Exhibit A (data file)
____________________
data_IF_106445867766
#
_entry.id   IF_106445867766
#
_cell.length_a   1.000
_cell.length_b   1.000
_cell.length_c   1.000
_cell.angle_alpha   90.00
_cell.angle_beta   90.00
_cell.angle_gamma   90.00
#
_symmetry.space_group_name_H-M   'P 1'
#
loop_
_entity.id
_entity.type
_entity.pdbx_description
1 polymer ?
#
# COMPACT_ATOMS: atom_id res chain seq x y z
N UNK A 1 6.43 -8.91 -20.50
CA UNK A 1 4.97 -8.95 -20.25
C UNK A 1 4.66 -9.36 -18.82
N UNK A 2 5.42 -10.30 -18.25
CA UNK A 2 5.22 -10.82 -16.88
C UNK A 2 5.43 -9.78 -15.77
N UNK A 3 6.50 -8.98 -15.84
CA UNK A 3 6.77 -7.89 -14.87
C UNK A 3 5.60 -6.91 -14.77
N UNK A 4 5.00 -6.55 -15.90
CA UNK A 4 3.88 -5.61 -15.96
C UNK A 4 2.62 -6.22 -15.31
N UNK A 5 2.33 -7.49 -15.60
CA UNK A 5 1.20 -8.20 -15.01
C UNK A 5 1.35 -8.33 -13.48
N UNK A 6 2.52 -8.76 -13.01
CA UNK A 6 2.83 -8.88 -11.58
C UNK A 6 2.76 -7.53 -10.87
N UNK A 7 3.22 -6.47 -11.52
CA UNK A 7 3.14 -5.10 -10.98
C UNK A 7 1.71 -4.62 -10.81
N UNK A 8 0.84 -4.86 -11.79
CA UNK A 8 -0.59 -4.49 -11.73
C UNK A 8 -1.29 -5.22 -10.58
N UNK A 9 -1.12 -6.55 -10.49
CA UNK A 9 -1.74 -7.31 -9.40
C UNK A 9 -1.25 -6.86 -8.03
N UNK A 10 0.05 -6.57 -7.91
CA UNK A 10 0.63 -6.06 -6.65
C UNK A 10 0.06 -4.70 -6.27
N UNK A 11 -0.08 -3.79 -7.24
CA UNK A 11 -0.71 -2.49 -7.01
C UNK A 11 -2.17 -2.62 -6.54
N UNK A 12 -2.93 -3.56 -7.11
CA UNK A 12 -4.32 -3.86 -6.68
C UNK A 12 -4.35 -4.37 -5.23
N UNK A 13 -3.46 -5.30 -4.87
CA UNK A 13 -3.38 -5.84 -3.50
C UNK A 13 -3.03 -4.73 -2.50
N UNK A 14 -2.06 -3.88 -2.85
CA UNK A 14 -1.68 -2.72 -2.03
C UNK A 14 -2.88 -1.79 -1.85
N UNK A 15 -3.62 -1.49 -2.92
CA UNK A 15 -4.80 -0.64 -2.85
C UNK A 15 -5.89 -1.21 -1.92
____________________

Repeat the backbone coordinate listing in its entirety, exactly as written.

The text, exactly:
data_IF_106445867766
#
_entry.id   IF_106445867766
#
_cell.length_a   1.000
_cell.length_b   1.000
_cell.length_c   1.000
_cell.angle_alpha   90.00
_cell.angle_beta   90.00
_cell.angle_gamma   90.00
#
_symmetry.space_group_name_H-M   'P 1'
#
loop_
_entity.id
_entity.type
_entity.pdbx_description
1 polymer ?
#
# COMPACT_ATOMS: atom_id res chain seq x y z
N UNK A 1 6.43 -8.91 -20.50
CA UNK A 1 4.97 -8.95 -20.25
C UNK A 1 4.66 -9.36 -18.82
N UNK A 2 5.42 -10.30 -18.25
CA UNK A 2 5.22 -10.82 -16.88
C UNK A 2 5.43 -9.78 -15.77
N UNK A 3 6.50 -8.98 -15.84
CA UNK A 3 6.77 -7.89 -14.87
C UNK A 3 5.60 -6.91 -14.77
N UNK A 4 5.00 -6.55 -15.90
CA UNK A 4 3.88 -5.61 -15.96
C UNK A 4 2.62 -6.22 -15.31
N UNK A 5 2.33 -7.49 -15.60
CA UNK A 5 1.20 -8.20 -15.01
C UNK A 5 1.35 -8.33 -13.48
N UNK A 6 2.52 -8.76 -13.01
CA UNK A 6 2.83 -8.88 -11.58
C UNK A 6 2.76 -7.53 -10.87
N UNK A 7 3.22 -6.47 -11.52
CA UNK A 7 3.14 -5.10 -10.98
C UNK A 7 1.71 -4.62 -10.81
N UNK A 8 0.84 -4.86 -11.79
CA UNK A 8 -0.59 -4.49 -11.73
C UNK A 8 -1.29 -5.22 -10.58
N UNK A 9 -1.12 -6.55 -10.49
CA UNK A 9 -1.74 -7.31 -9.40
C UNK A 9 -1.25 -6.86 -8.03
N UNK A 10 0.05 -6.57 -7.91
CA UNK A 10 0.63 -6.06 -6.65
C UNK A 10 0.06 -4.70 -6.27
N UNK A 11 -0.08 -3.79 -7.24
CA UNK A 11 -0.71 -2.49 -7.01
C UNK A 11 -2.17 -2.62 -6.54
N UNK A 12 -2.93 -3.56 -7.11
CA UNK A 12 -4.32 -3.86 -6.68
C UNK A 12 -4.35 -4.37 -5.23
N UNK A 13 -3.46 -5.30 -4.87
CA UNK A 13 -3.38 -5.84 -3.50
C UNK A 13 -3.03 -4.73 -2.50
N UNK A 14 -2.06 -3.88 -2.85
CA UNK A 14 -1.68 -2.72 -2.03
C UNK A 14 -2.88 -1.79 -1.85
N UNK A 15 -3.62 -1.49 -2.92
CA UNK A 15 -4.80 -0.64 -2.85
C UNK A 15 -5.89 -1.21 -1.92